JavaScript Function Scoping

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Example

When you define a function, it creates a scope.

Everything defined within the function is not accessible by code outside the function. Only code within this scope can see the entities defined inside the scope.

function foo() {
  var a = 'hello';
  console.log(a);  // => 'hello'
}

console.log(a);  // reference error

Nested functions are possible in JavaScript and the same rules apply.

function foo() {
  var a = 'hello';
  
  function bar() {
    var b = 'world';
    console.log(a);  // => 'hello'
    console.log(b);  // => 'world'
  }

  console.log(a);  // => 'hello'
  console.log(b);  // reference error
}

console.log(a);  // reference error
console.log(b);  // reference error

When JavaScript tries to resolve a reference or variable, it starts looking for it in the current scope. If it cannot find that declaration in the current scope, it climbs up one scope to look for it. This process repeats until the declaration has been found. If the JavaScript parser reaches the global scope and still cannot find the reference, a reference error will be thrown.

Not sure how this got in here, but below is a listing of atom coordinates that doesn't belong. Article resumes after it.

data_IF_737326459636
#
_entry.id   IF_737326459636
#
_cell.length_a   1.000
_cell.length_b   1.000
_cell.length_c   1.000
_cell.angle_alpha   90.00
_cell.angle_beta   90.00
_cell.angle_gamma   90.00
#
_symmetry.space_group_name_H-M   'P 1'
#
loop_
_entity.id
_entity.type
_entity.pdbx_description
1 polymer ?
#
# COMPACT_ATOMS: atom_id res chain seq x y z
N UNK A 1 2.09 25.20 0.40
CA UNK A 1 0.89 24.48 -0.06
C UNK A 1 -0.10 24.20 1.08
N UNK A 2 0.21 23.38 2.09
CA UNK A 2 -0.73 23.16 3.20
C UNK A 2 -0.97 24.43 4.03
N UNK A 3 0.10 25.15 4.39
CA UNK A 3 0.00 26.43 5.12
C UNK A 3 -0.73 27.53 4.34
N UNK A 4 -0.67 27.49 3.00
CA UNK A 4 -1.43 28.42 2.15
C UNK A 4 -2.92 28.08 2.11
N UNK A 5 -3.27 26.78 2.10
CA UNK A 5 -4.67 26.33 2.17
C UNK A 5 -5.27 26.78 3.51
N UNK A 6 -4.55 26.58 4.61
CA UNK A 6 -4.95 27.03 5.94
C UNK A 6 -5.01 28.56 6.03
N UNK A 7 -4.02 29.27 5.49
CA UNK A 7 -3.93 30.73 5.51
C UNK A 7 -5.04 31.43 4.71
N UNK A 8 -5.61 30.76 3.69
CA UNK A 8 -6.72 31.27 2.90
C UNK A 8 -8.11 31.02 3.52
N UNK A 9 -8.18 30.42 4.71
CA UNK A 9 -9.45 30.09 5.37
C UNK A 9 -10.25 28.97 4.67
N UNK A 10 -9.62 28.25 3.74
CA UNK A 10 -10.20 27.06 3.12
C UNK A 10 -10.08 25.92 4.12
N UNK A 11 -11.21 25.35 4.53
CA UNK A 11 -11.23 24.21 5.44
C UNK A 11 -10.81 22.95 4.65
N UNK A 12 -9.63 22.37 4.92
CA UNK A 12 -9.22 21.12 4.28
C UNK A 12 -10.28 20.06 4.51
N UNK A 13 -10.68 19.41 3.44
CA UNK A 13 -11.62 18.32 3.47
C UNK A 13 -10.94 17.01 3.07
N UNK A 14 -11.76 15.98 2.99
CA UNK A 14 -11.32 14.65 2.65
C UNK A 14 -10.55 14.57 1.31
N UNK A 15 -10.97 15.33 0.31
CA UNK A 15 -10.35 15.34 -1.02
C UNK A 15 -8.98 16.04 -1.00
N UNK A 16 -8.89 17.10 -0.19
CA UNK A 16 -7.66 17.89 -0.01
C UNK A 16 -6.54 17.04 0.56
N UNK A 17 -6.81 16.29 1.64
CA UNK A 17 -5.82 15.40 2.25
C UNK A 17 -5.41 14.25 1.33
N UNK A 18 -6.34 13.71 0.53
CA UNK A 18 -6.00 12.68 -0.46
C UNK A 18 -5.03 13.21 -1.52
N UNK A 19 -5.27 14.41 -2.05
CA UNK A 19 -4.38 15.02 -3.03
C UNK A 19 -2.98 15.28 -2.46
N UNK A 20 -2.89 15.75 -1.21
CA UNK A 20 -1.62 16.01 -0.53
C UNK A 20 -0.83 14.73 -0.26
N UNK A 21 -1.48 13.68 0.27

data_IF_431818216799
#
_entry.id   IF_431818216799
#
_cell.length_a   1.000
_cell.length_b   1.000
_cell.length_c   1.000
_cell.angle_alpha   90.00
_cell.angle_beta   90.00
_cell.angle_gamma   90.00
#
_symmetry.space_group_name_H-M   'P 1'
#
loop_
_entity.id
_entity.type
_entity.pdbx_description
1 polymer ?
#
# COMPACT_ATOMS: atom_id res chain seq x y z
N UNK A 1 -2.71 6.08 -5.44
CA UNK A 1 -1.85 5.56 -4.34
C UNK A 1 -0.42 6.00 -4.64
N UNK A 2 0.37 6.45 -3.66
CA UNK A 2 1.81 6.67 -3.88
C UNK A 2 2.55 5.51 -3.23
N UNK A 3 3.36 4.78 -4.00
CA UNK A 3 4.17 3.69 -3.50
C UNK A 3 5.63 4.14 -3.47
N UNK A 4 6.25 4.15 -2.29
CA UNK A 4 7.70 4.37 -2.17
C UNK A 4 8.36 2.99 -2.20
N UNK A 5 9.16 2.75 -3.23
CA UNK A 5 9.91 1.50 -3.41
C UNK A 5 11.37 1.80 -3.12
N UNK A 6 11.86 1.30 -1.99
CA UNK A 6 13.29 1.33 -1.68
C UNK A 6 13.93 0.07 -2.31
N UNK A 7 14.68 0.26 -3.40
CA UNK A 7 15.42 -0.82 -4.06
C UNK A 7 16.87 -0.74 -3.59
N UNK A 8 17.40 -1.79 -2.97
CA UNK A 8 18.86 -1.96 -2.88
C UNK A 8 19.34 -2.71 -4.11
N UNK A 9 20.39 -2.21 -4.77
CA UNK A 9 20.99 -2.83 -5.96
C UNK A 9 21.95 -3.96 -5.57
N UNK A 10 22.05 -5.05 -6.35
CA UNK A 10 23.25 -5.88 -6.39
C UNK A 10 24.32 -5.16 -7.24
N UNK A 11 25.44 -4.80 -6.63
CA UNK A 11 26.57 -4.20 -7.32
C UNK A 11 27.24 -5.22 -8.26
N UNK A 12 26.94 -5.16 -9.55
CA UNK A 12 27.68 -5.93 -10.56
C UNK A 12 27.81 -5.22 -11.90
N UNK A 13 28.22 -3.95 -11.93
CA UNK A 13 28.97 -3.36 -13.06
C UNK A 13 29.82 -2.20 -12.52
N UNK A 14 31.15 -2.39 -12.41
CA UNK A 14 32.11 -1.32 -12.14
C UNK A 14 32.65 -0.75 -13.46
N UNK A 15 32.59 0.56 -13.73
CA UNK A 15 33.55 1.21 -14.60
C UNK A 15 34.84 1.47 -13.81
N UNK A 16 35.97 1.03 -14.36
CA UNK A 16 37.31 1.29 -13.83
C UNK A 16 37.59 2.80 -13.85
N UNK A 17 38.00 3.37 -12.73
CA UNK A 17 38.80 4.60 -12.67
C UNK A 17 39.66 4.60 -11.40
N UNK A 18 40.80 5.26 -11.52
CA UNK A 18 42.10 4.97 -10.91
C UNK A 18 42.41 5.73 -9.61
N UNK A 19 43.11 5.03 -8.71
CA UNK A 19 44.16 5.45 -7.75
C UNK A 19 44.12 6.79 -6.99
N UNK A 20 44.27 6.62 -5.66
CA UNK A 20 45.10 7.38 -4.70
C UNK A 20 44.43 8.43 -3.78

var a = 'hello';

function foo() {
  var b = 'world';

  function bar() {
    var c = '!!';

    console.log(a);  // => 'hello'
    console.log(b);  // => 'world'
    console.log(c);  // => '!!'
    console.log(d);  // reference error
  }
}

This climbing behavior can also mean that one reference may "shadow" over a similarly named reference in the outer scope since it gets seen first.

var a = 'hello';

function foo() {
  var a = 'world';

  function bar() {
    console.log(a);  // => 'world'
  }
}
6

The way JavaScript resolves scoping also applies to the const keyword. Declaring a variable with the const keyword implies that you are not allowed to reassign the value, but declaring it in a function will create a new scope and with that a new variable.

function foo() {
  const a = true;

  function bar() {
    const a = false;  // different variable
    console.log(a);   // false
  }

  const a = false;    // SyntaxError
  a = false;          // TypeError
  console.log(a);     // true
}

However, functions are not the only blocks that create a scope (if you are using let or const). let and const declarations have a scope of the nearest block statement. See here for a more detailed description.

Functions as a variable